Cover

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Title Page, Copyright, Dedication

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pp. i-vi

Contents

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pp. vii-viii

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Preface

Kenneth W. Harrow

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pp. ix-xii

Any attempt to present African cinema as a unified body of films will immediately run into the same objection to any singular notion of African culture, be it literature, music, or art. There are many African cinemas, and the attempt to join such disparate worlds as Egyptian Cinema and South African Cinema, or Francophone and Anglophone African Cinema under one heading of “African” is to do them severe violence. This volume risks small violence since we are attempting to present only five “formations” of African cinema, that is, the cinemas that coalesce around key features of geography and language. The dominant Anglophone...

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Introduction

Kenneth W. Harrow

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pp. 1-30

The “Five Formations” of African cinemas under study in this volume all had beginnings shortly after the invention of cinema. This introduction examines the historical background of African cinemas in South Africa; North Africa, including Egypt and the Maghreb; and the Anglophone countries of Ghana and Nigeria, as well as Francophone cinema.

South Africa

Jacqueline Maingard begins her overview of film production in South Africa with an account of Edgar Hyman, who produced the first moving images in South Africa in 1898 and 1899, with a camera purchased...

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African Francophone Cinema

Olivier Barlet and Kenneth W. Harrow

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pp. 31-80

The question of influence and horizon of possibilities for Francophone filmmakers is similar to that of other independent filmmakers. The need to finance a film has meant that they have had to turn to government agencies or ministries, nongovernmental organizations (NGOs), or funding agencies or sources, each of which has had its own agenda. The degree of freedom any filmmaker might have is partly determined by his or her own autonomy or stature in the profession, and by his or her stubbornness as well as reputation. Thus Sembène Ousmane was largely able to determine the content and direction of his films, but...

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Anglophone West Africa: Commercial Video

Jonathan Haynes

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pp. 81-116

In 2003, the South African media conglomerate Multichoice, through its television channel M-Net, launched Africa Magic, a channel devoted to English-language Nigerian Nollywood films (with an admixture of Ghanaian ones), on its subscription Direct Satellite Television (DStv) platform. Africa Magic was being broadcast to forty-one countries in Africa by 2004. Two more channels were added in 2010, showing Nigerian films in the Yoruba and Hausa languages, and in 2011 a channel showing East African movies in Swahili was created. In 2012, M-Net expanded its English-language programming on Africa Magic to five channels, including programming from South Africa and across the continent, but still with...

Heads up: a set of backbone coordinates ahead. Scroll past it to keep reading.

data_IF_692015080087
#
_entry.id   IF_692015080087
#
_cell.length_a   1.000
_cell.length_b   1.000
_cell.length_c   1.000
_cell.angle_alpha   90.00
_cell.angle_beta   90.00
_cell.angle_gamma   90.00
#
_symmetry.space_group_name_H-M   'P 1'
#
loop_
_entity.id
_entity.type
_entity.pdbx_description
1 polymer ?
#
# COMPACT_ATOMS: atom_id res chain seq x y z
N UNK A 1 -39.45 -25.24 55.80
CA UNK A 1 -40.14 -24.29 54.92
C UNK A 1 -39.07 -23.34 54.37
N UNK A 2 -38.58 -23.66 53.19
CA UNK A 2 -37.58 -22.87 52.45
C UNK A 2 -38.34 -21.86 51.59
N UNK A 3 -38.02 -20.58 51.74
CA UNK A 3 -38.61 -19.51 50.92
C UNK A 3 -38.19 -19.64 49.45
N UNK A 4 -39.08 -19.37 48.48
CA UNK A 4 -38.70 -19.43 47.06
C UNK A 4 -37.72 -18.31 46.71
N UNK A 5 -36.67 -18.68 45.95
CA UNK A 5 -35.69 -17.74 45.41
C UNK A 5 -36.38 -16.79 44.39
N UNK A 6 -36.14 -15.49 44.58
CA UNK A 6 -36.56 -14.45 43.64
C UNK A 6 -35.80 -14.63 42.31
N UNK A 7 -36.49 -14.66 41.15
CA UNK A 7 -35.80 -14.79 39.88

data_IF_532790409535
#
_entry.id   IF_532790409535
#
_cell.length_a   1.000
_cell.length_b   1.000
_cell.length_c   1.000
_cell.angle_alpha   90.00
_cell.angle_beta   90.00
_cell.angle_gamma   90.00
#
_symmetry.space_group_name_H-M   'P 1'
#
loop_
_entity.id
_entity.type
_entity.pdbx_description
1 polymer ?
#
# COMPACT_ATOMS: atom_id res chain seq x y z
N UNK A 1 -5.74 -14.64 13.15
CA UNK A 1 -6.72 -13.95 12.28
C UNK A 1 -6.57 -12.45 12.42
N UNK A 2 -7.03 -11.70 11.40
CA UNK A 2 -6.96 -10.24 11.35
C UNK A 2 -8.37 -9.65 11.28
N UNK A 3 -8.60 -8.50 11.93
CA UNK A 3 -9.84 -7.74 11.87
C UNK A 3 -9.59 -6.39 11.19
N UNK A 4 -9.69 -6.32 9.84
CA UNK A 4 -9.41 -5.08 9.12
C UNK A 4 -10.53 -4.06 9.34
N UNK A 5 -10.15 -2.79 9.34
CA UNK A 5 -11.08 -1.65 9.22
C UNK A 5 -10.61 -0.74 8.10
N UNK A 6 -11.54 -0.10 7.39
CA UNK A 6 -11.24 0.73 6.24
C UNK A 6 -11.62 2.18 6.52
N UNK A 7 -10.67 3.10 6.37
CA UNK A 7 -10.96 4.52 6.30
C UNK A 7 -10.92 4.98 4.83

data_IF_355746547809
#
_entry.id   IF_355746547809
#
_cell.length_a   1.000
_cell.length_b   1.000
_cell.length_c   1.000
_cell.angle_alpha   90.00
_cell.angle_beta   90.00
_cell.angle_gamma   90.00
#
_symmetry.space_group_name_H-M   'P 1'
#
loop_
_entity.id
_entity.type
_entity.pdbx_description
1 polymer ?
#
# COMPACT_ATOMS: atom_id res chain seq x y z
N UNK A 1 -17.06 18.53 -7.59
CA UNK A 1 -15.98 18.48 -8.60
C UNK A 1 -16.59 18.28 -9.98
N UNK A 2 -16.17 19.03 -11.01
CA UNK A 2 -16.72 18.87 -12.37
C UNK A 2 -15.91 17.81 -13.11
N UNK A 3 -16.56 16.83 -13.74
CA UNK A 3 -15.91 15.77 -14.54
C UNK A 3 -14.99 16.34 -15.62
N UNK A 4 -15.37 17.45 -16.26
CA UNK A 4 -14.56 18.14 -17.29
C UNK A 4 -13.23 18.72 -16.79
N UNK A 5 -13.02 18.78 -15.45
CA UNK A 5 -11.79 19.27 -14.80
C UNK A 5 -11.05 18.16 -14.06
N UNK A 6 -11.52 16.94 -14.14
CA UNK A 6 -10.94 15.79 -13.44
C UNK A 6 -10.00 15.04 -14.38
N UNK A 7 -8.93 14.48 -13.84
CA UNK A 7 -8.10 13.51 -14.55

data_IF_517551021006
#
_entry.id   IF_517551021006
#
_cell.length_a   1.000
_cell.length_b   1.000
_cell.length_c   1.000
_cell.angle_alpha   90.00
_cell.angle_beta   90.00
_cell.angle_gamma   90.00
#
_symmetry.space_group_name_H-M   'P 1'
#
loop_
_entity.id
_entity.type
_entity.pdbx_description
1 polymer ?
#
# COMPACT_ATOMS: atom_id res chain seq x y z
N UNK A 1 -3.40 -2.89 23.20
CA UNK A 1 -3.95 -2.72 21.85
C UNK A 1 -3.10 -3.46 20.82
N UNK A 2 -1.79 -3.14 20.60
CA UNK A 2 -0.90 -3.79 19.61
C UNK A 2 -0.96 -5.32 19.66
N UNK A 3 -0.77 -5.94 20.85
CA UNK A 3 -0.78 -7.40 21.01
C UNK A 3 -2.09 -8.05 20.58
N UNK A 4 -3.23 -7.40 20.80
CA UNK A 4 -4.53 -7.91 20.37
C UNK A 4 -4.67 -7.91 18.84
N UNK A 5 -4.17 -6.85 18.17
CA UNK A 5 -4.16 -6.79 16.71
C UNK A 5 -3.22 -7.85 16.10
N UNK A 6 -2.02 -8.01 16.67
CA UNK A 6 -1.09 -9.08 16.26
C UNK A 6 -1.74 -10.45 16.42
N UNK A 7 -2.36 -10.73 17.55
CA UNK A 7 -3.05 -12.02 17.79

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Egypt: Cinema and Society

Viola Shafik

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pp. 117-174

W ith a total output of more than 3,000 full-length films since 1923, the Egyptian film industry, or the “Hollywood on the Nile,” created a commercial and export-oriented genre cinema based on a local star system and on private investment. Since then, its primary customers have been the neighboring Arab-speaking countries. More recently, Egypt’s cinematic output has been complemented by electronic media productions, including talk shows, quiz shows, variety shows, TV serials (musalsalat), and numerous Arab TV channels, in particular those of the cinema Arabian Peninsula, and this despite of an increasing...

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The Rise and Fall and Rise Again of the Cinemas of the Maghreb: From the 1960s to the New Millennium

Valérie K. Orlando

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pp. 175-240

This chapter offers a reflection on the constantly shifting parameters of the film industry in the countries of the Maghreb1–Algeria, Morocco, and Tunisia—since the dawn of their revolutionary movements and subsequent independences. The “cinemas of the Maghreb” is a term imbued with significant meanings, as notes Patricia Caillé, who contextualizes the region and its film culture in the following manner:

The “cinemas of the Maghreb” refer by default to a common geographical area (the Maghreb) as well as to a common language (Arabic) even though different dialects...

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Film Production in South Africa: Histories, Practices, Policies

Jacqueline Maingard

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pp. 241-280

When the entrepreneur Isidore W. Schlesinger began the steady construction of his cinema empire in South Africa in 1913, which was to last more than four decades, he perceived, and believed in, the economic potential of the new tools of modernity and their ability to attract audiences. His enterprise was first geared to white audiences in the form of lavish feature film productions, as well as shorts and newsreel. By the 1920s, he was already turning his entrepreneurship not only to the service of the state but also the industrial and commercial sectors. Schlesinger’s African Film Productions (AFP) played a major...

About the Authors

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pp. 281-284

Index

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pp. 285-301